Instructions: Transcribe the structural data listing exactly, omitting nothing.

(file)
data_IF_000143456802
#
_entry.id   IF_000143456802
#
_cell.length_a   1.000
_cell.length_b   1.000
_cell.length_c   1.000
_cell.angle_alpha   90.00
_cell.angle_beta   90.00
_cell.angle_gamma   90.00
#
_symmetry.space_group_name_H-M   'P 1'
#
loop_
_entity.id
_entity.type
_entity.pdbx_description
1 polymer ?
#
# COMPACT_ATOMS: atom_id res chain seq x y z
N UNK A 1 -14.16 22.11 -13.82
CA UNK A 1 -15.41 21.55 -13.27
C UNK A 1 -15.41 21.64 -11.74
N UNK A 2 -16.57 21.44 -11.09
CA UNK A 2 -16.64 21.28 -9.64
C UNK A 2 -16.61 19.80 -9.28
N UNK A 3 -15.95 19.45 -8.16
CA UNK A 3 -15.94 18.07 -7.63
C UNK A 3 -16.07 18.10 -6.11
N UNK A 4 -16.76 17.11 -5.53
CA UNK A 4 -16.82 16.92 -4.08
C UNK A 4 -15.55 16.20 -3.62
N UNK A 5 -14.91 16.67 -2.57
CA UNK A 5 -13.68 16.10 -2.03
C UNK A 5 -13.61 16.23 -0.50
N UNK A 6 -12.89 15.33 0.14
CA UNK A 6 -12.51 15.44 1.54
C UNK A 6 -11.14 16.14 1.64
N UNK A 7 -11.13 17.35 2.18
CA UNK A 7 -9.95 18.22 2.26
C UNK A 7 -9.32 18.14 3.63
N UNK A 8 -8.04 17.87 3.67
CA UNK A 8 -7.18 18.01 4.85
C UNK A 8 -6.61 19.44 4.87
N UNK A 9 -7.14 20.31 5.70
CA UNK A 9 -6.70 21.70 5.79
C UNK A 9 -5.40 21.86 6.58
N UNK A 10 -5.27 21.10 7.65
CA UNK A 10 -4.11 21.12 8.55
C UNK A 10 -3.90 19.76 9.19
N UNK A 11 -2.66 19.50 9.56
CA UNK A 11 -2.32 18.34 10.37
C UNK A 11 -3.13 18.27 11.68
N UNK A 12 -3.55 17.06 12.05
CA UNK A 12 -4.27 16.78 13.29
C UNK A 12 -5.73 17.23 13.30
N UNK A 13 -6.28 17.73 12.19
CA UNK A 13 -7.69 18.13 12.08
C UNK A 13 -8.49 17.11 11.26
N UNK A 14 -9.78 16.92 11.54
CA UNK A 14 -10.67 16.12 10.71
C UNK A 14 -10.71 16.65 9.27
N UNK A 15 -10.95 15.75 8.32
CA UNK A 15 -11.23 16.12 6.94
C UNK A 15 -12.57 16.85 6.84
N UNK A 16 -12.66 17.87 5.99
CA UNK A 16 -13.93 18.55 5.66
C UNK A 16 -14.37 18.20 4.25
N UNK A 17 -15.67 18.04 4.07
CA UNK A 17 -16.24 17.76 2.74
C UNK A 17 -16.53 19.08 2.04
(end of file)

data_IF_000143456802
#
_entry.id   IF_000143456802
#
_cell.length_a   1.000
_cell.length_b   1.000
_cell.length_c   1.000
_cell.angle_alpha   90.00
_cell.angle_beta   90.00
_cell.angle_gamma   90.00
#
_symmetry.space_group_name_H-M   'P 1'
#
loop_
_entity.id
_entity.type
_entity.pdbx_description
1 polymer ?
#
# COMPACT_ATOMS: atom_id res chain seq x y z
N UNK A 1 -14.16 22.11 -13.82
CA UNK A 1 -15.41 21.55 -13.27
C UNK A 1 -15.41 21.64 -11.74
N UNK A 2 -16.57 21.44 -11.09
CA UNK A 2 -16.64 21.28 -9.64
C UNK A 2 -16.61 19.80 -9.28
N UNK A 3 -15.95 19.45 -8.16
CA UNK A 3 -15.94 18.07 -7.63
C UNK A 3 -16.07 18.10 -6.11
N UNK A 4 -16.76 17.11 -5.53
CA UNK A 4 -16.82 16.92 -4.08
C UNK A 4 -15.55 16.20 -3.62
N UNK A 5 -14.91 16.67 -2.57
CA UNK A 5 -13.68 16.10 -2.03
C UNK A 5 -13.61 16.23 -0.50
N UNK A 6 -12.89 15.33 0.14
CA UNK A 6 -12.51 15.44 1.54
C UNK A 6 -11.14 16.14 1.64
N UNK A 7 -11.13 17.35 2.18
CA UNK A 7 -9.95 18.22 2.26
C UNK A 7 -9.32 18.14 3.63
N UNK A 8 -8.04 17.87 3.67
CA UNK A 8 -7.18 18.01 4.85
C UNK A 8 -6.61 19.44 4.87
N UNK A 9 -7.14 20.31 5.70
CA UNK A 9 -6.70 21.70 5.79
C UNK A 9 -5.40 21.86 6.58
N UNK A 10 -5.27 21.10 7.65
CA UNK A 10 -4.11 21.12 8.55
C UNK A 10 -3.90 19.76 9.19
N UNK A 11 -2.66 19.50 9.56
CA UNK A 11 -2.32 18.34 10.37
C UNK A 11 -3.13 18.27 11.68
N UNK A 12 -3.55 17.06 12.05
CA UNK A 12 -4.27 16.78 13.29
C UNK A 12 -5.73 17.23 13.30
N UNK A 13 -6.28 17.73 12.19
CA UNK A 13 -7.69 18.13 12.08
C UNK A 13 -8.49 17.11 11.26
N UNK A 14 -9.78 16.92 11.54
CA UNK A 14 -10.67 16.12 10.71
C UNK A 14 -10.71 16.65 9.27
N UNK A 15 -10.95 15.75 8.32
CA UNK A 15 -11.23 16.12 6.94
C UNK A 15 -12.57 16.85 6.84
N UNK A 16 -12.66 17.87 5.99
CA UNK A 16 -13.93 18.55 5.66
C UNK A 16 -14.37 18.20 4.25
N UNK A 17 -15.67 18.04 4.07
CA UNK A 17 -16.24 17.76 2.74
C UNK A 17 -16.53 19.08 2.04